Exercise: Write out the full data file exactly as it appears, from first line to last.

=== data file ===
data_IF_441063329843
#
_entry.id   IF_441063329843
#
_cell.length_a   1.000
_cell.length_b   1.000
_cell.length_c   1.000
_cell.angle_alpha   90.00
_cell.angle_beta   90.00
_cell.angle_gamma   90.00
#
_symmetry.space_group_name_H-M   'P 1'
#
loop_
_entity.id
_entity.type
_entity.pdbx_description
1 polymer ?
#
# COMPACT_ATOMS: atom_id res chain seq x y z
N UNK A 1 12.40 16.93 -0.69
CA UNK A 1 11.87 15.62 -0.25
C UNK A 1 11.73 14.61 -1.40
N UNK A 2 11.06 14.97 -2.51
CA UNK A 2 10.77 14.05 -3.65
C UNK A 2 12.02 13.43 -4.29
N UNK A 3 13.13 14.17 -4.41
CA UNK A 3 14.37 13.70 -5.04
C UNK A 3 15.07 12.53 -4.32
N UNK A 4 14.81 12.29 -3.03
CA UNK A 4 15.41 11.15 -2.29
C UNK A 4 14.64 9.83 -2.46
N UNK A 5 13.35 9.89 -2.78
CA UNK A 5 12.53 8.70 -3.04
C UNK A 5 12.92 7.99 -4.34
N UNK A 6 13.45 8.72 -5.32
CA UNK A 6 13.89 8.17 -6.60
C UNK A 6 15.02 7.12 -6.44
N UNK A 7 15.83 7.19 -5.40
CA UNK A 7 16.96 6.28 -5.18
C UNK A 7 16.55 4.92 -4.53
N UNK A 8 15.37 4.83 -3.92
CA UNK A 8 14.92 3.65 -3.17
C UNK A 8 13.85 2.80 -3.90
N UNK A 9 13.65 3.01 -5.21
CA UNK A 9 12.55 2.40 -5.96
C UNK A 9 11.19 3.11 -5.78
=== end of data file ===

data_IF_441063329843
#
_entry.id   IF_441063329843
#
_cell.length_a   1.000
_cell.length_b   1.000
_cell.length_c   1.000
_cell.angle_alpha   90.00
_cell.angle_beta   90.00
_cell.angle_gamma   90.00
#
_symmetry.space_group_name_H-M   'P 1'
#
loop_
_entity.id
_entity.type
_entity.pdbx_description
1 polymer ?
#
# COMPACT_ATOMS: atom_id res chain seq x y z
N UNK A 1 12.40 16.93 -0.69
CA UNK A 1 11.87 15.62 -0.25
C UNK A 1 11.73 14.61 -1.40
N UNK A 2 11.06 14.97 -2.51
CA UNK A 2 10.77 14.05 -3.65
C UNK A 2 12.02 13.43 -4.29
N UNK A 3 13.13 14.17 -4.41
CA UNK A 3 14.37 13.70 -5.04
C UNK A 3 15.07 12.53 -4.32
N UNK A 4 14.81 12.29 -3.03
CA UNK A 4 15.41 11.15 -2.29
C UNK A 4 14.64 9.83 -2.46
N UNK A 5 13.35 9.89 -2.78
CA UNK A 5 12.53 8.70 -3.04
C UNK A 5 12.92 7.99 -4.34
N UNK A 6 13.45 8.72 -5.32
CA UNK A 6 13.89 8.17 -6.60
C UNK A 6 15.02 7.12 -6.44
N UNK A 7 15.83 7.19 -5.40
CA UNK A 7 16.96 6.28 -5.18
C UNK A 7 16.55 4.92 -4.53
N UNK A 8 15.37 4.83 -3.92
CA UNK A 8 14.92 3.65 -3.17
C UNK A 8 13.85 2.80 -3.90
N UNK A 9 13.65 3.01 -5.21
CA UNK A 9 12.55 2.40 -5.96
C UNK A 9 11.19 3.11 -5.78